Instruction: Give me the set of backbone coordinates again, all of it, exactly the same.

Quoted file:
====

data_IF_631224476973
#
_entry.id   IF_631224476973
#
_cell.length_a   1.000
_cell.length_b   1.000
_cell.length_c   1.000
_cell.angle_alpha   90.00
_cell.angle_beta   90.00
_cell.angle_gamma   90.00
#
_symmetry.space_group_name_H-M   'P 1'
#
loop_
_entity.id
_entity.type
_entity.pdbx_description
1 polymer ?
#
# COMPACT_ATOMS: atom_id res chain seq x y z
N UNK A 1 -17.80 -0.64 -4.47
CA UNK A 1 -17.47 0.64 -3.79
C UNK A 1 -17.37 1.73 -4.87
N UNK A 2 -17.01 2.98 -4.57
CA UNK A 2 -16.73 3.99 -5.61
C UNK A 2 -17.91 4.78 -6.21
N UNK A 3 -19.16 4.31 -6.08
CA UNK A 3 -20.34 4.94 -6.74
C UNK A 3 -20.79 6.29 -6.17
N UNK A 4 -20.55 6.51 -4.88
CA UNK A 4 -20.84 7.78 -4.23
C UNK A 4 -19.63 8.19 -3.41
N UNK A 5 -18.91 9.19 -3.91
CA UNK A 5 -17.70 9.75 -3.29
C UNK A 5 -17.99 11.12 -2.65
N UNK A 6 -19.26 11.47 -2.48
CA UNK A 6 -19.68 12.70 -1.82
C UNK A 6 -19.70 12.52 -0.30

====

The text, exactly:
data_IF_631224476973
#
_entry.id   IF_631224476973
#
_cell.length_a   1.000
_cell.length_b   1.000
_cell.length_c   1.000
_cell.angle_alpha   90.00
_cell.angle_beta   90.00
_cell.angle_gamma   90.00
#
_symmetry.space_group_name_H-M   'P 1'
#
loop_
_entity.id
_entity.type
_entity.pdbx_description
1 polymer ?
#
# COMPACT_ATOMS: atom_id res chain seq x y z
N UNK A 1 -17.80 -0.64 -4.47
CA UNK A 1 -17.47 0.64 -3.79
C UNK A 1 -17.37 1.73 -4.87
N UNK A 2 -17.01 2.98 -4.57
CA UNK A 2 -16.73 3.99 -5.61
C UNK A 2 -17.91 4.78 -6.21
N UNK A 3 -19.16 4.31 -6.08
CA UNK A 3 -20.34 4.94 -6.74
C UNK A 3 -20.79 6.29 -6.17
N UNK A 4 -20.55 6.51 -4.88
CA UNK A 4 -20.84 7.78 -4.23
C UNK A 4 -19.63 8.19 -3.41
N UNK A 5 -18.91 9.19 -3.91
CA UNK A 5 -17.70 9.75 -3.29
C UNK A 5 -17.99 11.12 -2.65
N UNK A 6 -19.26 11.47 -2.48
CA UNK A 6 -19.68 12.70 -1.82
C UNK A 6 -19.70 12.52 -0.30